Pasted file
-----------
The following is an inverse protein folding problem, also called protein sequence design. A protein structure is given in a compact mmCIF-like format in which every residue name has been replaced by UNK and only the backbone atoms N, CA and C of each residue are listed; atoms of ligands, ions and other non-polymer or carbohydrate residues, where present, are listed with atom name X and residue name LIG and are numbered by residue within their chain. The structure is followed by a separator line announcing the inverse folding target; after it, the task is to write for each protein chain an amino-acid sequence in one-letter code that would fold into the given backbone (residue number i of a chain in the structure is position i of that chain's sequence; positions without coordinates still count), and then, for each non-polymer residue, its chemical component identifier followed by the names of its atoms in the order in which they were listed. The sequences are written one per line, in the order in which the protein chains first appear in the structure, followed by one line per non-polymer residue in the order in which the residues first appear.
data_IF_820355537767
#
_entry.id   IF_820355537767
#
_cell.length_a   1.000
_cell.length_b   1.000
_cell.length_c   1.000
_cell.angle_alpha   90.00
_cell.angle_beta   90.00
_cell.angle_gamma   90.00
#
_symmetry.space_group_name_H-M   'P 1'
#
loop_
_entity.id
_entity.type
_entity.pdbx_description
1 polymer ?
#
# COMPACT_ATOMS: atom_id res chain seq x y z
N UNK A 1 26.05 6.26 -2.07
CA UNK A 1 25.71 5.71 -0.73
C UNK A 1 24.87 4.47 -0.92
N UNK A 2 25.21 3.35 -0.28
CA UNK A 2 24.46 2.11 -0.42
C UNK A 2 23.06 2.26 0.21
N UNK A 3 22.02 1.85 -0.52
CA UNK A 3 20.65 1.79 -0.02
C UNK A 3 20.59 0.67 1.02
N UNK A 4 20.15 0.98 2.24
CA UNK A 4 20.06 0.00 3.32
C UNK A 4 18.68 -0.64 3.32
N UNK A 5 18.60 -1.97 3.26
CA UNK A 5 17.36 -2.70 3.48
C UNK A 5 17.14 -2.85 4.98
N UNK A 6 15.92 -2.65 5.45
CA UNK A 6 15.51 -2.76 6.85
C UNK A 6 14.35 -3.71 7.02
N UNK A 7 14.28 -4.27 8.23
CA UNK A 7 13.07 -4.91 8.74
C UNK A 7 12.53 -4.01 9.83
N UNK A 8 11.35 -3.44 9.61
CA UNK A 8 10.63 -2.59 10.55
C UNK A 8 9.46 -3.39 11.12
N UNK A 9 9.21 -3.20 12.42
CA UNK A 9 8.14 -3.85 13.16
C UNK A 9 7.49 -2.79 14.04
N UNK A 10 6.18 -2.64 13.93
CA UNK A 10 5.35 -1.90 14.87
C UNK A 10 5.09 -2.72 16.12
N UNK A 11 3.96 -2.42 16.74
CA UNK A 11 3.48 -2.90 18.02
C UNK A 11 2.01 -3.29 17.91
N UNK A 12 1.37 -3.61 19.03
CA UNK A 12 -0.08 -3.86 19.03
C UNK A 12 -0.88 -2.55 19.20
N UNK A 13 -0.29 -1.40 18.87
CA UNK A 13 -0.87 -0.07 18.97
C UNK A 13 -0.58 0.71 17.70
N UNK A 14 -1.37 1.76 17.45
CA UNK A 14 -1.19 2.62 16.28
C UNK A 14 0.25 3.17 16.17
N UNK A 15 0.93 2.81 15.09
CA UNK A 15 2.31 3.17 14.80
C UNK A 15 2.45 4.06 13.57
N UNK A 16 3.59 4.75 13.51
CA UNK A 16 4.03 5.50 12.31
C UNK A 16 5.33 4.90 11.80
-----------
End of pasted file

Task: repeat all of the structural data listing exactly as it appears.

The following is an inverse protein folding problem, also called protein sequence design. A protein structure is given in a compact mmCIF-like format in which every residue name has been replaced by UNK and only the backbone atoms N, CA and C of each residue are listed; atoms of ligands, ions and other non-polymer or carbohydrate residues, where present, are listed with atom name X and residue name LIG and are numbered by residue within their chain. The structure is followed by a separator line announcing the inverse folding target; after it, the task is to write for each protein chain an amino-acid sequence in one-letter code that would fold into the given backbone (residue number i of a chain in the structure is position i of that chain's sequence; positions without coordinates still count), and then, for each non-polymer residue, its chemical component identifier followed by the names of its atoms in the order in which they were listed. The sequences are written one per line, in the order in which the protein chains first appear in the structure, followed by one line per non-polymer residue in the order in which the residues first appear.
data_IF_820355537767
#
_entry.id   IF_820355537767
#
_cell.length_a   1.000
_cell.length_b   1.000
_cell.length_c   1.000
_cell.angle_alpha   90.00
_cell.angle_beta   90.00
_cell.angle_gamma   90.00
#
_symmetry.space_group_name_H-M   'P 1'
#
loop_
_entity.id
_entity.type
_entity.pdbx_description
1 polymer ?
#
# COMPACT_ATOMS: atom_id res chain seq x y z
N UNK A 1 26.05 6.26 -2.07
CA UNK A 1 25.71 5.71 -0.73
C UNK A 1 24.87 4.47 -0.92
N UNK A 2 25.21 3.35 -0.28
CA UNK A 2 24.46 2.11 -0.42
C UNK A 2 23.06 2.26 0.21
N UNK A 3 22.02 1.85 -0.52
CA UNK A 3 20.65 1.79 -0.02
C UNK A 3 20.59 0.67 1.02
N UNK A 4 20.15 0.98 2.24
CA UNK A 4 20.06 0.00 3.32
C UNK A 4 18.68 -0.64 3.32
N UNK A 5 18.60 -1.97 3.26
CA UNK A 5 17.36 -2.70 3.48
C UNK A 5 17.14 -2.85 4.98
N UNK A 6 15.92 -2.65 5.45
CA UNK A 6 15.51 -2.76 6.85
C UNK A 6 14.35 -3.71 7.02
N UNK A 7 14.28 -4.27 8.23
CA UNK A 7 13.07 -4.91 8.74
C UNK A 7 12.53 -4.01 9.83
N UNK A 8 11.35 -3.44 9.61
CA UNK A 8 10.63 -2.59 10.55
C UNK A 8 9.46 -3.39 11.12
N UNK A 9 9.21 -3.20 12.42
CA UNK A 9 8.14 -3.85 13.16
C UNK A 9 7.49 -2.79 14.04
N UNK A 10 6.18 -2.64 13.93
CA UNK A 10 5.35 -1.90 14.87
C UNK A 10 5.09 -2.72 16.12
N UNK A 11 3.96 -2.42 16.74
CA UNK A 11 3.48 -2.90 18.02
C UNK A 11 2.01 -3.29 17.91
N UNK A 12 1.37 -3.61 19.03
CA UNK A 12 -0.08 -3.86 19.03
C UNK A 12 -0.88 -2.55 19.20
N UNK A 13 -0.29 -1.40 18.87
CA UNK A 13 -0.87 -0.07 18.97
C UNK A 13 -0.58 0.71 17.70
N UNK A 14 -1.37 1.76 17.45
CA UNK A 14 -1.19 2.62 16.28
C UNK A 14 0.25 3.17 16.17
N UNK A 15 0.93 2.81 15.09
CA UNK A 15 2.31 3.17 14.80
C UNK A 15 2.45 4.06 13.57
N UNK A 16 3.59 4.75 13.51
CA UNK A 16 4.03 5.50 12.31
C UNK A 16 5.33 4.90 11.80